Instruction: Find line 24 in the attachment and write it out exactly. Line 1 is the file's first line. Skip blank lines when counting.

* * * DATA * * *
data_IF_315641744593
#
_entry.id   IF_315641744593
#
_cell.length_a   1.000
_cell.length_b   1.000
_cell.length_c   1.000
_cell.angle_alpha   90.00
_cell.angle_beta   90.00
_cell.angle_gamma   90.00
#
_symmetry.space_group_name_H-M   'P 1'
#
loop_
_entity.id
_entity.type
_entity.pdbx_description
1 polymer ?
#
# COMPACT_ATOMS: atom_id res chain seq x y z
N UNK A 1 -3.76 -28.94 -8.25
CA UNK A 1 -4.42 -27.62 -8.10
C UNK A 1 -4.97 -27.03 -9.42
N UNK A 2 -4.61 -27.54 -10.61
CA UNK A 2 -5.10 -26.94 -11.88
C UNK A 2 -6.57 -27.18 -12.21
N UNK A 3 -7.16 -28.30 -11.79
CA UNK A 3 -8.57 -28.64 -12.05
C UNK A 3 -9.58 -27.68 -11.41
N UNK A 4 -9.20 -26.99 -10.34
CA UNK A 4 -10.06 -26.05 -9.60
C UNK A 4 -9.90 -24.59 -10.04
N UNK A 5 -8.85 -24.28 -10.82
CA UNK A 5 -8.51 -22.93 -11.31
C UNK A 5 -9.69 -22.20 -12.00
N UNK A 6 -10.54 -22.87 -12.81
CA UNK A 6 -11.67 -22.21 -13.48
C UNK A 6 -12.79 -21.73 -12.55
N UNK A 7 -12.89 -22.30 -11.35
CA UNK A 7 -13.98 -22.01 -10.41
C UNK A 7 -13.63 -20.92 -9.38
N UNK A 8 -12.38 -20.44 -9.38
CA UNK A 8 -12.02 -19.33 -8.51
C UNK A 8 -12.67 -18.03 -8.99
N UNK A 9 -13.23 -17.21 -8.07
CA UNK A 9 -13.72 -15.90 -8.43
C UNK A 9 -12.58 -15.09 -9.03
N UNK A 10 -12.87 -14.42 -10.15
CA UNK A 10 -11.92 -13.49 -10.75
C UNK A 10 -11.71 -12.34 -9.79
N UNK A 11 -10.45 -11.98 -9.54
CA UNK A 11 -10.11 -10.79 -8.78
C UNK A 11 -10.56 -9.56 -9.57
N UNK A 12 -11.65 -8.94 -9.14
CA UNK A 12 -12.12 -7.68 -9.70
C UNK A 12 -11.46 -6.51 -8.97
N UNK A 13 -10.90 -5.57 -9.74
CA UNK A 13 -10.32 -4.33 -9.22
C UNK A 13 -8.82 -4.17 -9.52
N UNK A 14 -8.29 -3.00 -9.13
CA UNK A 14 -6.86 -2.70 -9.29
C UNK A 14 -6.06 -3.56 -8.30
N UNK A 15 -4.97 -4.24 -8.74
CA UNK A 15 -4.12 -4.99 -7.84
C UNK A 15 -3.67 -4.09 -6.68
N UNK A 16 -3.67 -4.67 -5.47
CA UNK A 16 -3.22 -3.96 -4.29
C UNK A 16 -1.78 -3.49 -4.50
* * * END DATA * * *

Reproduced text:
N UNK A 2 -4.61 -27.54 -10.61